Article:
What Bioshock shows us is that if a game is to implement a ‘choice’ system for its story, then all choices must have some sort of equally favorable (or unfavorable) outcome. As I’ve said previously in Dragon Age, the reason why its story choice system fails isn’t because it’s there, but because out of the choices per conversation, there the one that gives the reward, and the rest are wrong in varying levels of intensity. If a developer’s going to give some illusion of choice to the player, then at least make the game flexible enough to accommodate such choices, instead of punishing them for the kind of free choice that they’re advocating.

Finally, another interesting game when it comes to story choices is Heavy Rain. It’s not a complete translation of the idea of equally favorable outcomes per choices, but it offers what I believe is a close to ideal ‘free choice’ system. It makes each of the player’s choices be a part of the storyline, and weave it into the narrative. Sure, there is still the ‘right choice’ set of answers where the protagonists get the best ending, but since each choice leads to a robust story route, the player is essentially free to choose how the story plays out, even if it isn’t the ideal ending. It’s more than just a list of quips and choices, but the consequences of each choice that can make or break a choice system. Only when the story choice system does not hamper the game experience can it actually work to compliment the game. This, I believe, is true freedom of story choice.

TL;DR version: Adding 'story choice' to a game isn't just about adding the feature, but it's also about making sure the consequence of the choices do not mean that there will be a 'best choice' that the player will be forced to pick for gameplay reasons.
« Last Edit: March 12, 2010, 04:48:35 PM by Keiya » Logged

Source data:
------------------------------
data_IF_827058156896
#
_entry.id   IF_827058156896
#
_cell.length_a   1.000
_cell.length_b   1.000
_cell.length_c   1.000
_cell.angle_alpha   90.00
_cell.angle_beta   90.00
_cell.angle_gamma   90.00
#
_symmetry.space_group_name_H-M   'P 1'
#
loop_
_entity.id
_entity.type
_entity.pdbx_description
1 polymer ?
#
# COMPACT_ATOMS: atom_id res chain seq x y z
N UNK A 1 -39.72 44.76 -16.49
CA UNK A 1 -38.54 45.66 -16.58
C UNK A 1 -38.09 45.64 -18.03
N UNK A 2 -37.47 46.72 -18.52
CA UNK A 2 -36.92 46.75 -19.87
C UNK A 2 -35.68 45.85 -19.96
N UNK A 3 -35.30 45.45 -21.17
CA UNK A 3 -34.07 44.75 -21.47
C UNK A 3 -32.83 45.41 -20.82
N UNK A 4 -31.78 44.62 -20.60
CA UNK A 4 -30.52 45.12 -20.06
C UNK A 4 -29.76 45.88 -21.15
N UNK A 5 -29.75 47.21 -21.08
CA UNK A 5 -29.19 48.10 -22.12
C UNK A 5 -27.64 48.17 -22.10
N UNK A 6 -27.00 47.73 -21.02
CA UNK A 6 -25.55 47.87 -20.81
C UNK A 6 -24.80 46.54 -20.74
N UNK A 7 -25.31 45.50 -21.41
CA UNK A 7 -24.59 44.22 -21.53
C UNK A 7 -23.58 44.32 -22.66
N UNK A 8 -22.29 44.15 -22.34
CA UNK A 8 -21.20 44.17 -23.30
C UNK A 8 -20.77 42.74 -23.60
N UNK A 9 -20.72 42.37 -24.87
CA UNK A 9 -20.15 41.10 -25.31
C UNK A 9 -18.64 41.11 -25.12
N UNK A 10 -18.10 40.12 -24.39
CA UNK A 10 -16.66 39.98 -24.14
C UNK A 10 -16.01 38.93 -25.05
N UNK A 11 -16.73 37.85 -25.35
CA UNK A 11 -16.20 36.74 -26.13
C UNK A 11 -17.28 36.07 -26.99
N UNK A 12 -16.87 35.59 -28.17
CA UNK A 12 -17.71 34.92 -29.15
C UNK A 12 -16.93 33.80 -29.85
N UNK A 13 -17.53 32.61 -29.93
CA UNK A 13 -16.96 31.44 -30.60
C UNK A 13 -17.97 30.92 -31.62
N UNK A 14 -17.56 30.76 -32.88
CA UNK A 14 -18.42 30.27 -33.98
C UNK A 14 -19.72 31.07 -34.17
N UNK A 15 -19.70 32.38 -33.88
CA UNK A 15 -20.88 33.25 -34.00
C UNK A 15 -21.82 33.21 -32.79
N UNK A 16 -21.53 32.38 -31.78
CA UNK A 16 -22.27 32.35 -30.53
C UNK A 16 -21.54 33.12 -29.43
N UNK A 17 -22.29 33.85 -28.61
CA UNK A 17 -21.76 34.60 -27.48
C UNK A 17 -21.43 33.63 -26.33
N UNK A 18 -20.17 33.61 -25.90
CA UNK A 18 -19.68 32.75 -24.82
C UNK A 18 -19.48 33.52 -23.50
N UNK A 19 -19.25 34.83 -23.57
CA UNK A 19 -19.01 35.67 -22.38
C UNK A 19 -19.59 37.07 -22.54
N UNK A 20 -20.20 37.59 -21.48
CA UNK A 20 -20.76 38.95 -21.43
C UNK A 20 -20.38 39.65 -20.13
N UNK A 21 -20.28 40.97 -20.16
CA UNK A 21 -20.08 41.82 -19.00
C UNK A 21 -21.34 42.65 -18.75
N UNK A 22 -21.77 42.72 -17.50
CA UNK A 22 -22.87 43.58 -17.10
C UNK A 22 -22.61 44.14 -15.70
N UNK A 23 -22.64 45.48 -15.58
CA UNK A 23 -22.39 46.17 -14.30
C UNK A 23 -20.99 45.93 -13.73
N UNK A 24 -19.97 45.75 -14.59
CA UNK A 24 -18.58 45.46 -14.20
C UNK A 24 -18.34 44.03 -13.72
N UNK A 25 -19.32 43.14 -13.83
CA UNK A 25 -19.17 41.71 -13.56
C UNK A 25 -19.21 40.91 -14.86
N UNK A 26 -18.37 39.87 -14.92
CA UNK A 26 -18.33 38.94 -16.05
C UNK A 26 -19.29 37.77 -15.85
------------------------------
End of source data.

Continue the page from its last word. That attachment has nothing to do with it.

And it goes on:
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« Reply #1 on: March 12, 2010, 06:26:25 PM »

Seems like a good post, probably should be in either "General Discussions" or possibly "Console RPGs". Miscellaneous games tends to be specific to non-RPG related discussion, which this would be perfectly fine under Console RPGs. Just for future reference.

I'm at work, so I don't have time to read the full thing, I'll check back later.
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« Reply #2 on: March 12, 2010, 09:11:34 PM »

Seems like a good post, probably should be in either "General Discussions" or possibly "Console RPGs". Miscellaneous games tends to be specific to non-RPG related discussion, which this would be perfectly fine under Console RPGs. Just for future reference.

I'm at work, so I don't have time to read the full thing, I'll check back later.

This isn't just for RPG's, but gaming in General. The idea of 'story choice' is prevalent in more than one genre, if what we've seen so far has been any indication. Here are other example of what I think have good 'story choice'

Army of Two: 40th Day: Any and all the choices you make in the storyline will have dual consequences. For example, for your first 'story choice', the contact you need to kill will die regardless of if you spare him or not. The choice there is whether you do it yourself, or you have someone else kill him for you.

Battle Realms: All of Kenji's Journey. The very first choice will determine whether you'll be using the Dragon Clan or the Serpent Clan, both of whom are strong in their own ways. The rest of the adventure is a set of maps where you can choose which battle to partake in (some have harder difficulty, some have different factions).Whichever set of maps you choose, though, you will still progress the same way in terms of units (both Dragon and Serpent), and the only difference are the Zen Masters you will encounter on your journey (of which the player has their own favorite Zen Masters).
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« Reply #3 on: March 14, 2010, 12:37:14 PM »

When talking about Choose Your Own Adventure mechanics in video games, it's not a discussion without mentioning Japanese visual novels.  I like how in love adventures, my choices not only affect which girl I pursue but how well the relationship plays out.  I enjoy teasing tsunderes a little too much sometimes.  That's where the best dialogue is (I think) and a well written bad ending is more interesting to me than a "good" ending.  Heck, the credits music that plays after a bad ending in Hourglass of Summer is better than the good ending music.  Of course, you have games where the choices are all no-brainers but there are other games where they aren't.  Phantom of Inferno didn't have that many choices, but all were meaningful.